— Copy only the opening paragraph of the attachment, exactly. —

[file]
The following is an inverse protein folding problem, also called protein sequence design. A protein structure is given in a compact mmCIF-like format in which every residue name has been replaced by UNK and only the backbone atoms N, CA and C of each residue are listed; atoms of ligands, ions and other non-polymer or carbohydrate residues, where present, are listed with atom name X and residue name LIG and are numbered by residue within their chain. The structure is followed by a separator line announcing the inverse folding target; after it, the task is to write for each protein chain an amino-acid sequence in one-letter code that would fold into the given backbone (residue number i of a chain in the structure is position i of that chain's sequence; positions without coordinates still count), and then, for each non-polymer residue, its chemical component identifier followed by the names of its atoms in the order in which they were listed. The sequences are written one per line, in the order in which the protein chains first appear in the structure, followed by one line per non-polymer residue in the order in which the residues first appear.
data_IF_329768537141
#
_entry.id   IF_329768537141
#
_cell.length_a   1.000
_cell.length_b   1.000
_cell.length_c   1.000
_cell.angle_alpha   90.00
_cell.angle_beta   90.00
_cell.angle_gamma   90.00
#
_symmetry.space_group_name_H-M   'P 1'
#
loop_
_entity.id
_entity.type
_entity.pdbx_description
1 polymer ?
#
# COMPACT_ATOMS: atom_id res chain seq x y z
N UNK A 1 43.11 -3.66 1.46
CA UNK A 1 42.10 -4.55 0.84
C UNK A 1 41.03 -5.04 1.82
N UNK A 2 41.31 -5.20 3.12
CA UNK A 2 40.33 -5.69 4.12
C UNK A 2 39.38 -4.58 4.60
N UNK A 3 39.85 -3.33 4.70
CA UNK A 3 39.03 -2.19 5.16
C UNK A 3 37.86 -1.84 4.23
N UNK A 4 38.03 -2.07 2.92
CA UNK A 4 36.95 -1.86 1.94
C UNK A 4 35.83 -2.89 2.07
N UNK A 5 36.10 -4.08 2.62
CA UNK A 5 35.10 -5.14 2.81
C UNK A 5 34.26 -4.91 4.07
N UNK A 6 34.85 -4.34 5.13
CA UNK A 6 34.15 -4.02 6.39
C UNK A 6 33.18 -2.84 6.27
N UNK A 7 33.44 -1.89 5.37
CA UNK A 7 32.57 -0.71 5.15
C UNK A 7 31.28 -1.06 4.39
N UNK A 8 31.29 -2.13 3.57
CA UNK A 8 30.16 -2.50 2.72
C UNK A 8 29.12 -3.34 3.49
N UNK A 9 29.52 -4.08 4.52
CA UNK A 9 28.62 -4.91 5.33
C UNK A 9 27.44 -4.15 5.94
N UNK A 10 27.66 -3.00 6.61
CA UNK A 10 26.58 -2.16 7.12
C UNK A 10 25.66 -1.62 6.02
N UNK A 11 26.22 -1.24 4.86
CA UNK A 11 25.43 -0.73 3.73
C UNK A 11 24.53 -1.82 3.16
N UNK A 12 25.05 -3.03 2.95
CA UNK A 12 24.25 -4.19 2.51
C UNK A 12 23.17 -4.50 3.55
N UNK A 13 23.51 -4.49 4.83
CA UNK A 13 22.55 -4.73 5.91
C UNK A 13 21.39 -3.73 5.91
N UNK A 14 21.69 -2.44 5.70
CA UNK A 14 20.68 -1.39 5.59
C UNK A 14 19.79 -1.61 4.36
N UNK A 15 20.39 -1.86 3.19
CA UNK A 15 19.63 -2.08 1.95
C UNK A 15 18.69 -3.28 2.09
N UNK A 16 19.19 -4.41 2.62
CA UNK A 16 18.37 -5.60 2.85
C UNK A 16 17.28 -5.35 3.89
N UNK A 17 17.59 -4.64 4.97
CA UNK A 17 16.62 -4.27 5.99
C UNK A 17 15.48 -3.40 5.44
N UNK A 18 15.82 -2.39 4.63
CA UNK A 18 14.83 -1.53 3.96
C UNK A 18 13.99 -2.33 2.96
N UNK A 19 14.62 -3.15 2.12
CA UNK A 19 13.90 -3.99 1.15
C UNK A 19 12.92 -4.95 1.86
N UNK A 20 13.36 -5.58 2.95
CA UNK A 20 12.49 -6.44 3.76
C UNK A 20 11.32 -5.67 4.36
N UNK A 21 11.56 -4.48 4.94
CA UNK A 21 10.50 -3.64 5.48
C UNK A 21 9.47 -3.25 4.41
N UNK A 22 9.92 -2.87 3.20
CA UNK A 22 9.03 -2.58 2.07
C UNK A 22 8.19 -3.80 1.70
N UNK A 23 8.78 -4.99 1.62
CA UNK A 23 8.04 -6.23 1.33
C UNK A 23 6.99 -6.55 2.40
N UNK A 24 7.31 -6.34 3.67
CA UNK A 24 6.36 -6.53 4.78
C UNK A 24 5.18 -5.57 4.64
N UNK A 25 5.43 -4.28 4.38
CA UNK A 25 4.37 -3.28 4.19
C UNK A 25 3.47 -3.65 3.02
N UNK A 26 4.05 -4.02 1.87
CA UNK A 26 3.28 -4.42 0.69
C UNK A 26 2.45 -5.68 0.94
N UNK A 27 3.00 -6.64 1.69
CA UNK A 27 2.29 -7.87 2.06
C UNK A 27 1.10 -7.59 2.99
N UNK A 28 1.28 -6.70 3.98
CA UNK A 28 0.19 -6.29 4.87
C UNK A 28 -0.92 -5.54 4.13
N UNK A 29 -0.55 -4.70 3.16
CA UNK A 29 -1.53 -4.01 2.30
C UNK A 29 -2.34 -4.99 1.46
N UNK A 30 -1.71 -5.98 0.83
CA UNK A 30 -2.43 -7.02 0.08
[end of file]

The following is an inverse protein folding problem, also called protein sequence design. A protein structure is given in a compact mmCIF-like format in which every residue name has been replaced by UNK and only the backbone atoms N, CA and C of each residue are listed; atoms of ligands, ions and other non-polymer or carbohydrate residues, where present, are listed with atom name X and residue name LIG and are numbered by residue within their chain. The structure is followed by a separator line announcing the inverse folding target; after it, the task is to write for each protein chain an amino-acid sequence in one-letter code that would fold into the given backbone (residue number i of a chain in the structure is position i of that chain's sequence; positions without coordinates still count), and then, for each non-polymer residue, its chemical component identifier followed by the names of its atoms in the order in which they were listed. The sequences are written one per line, in the order in which the protein chains first appear in the structure, followed by one line per non-polymer residue in the order in which the residues first appear.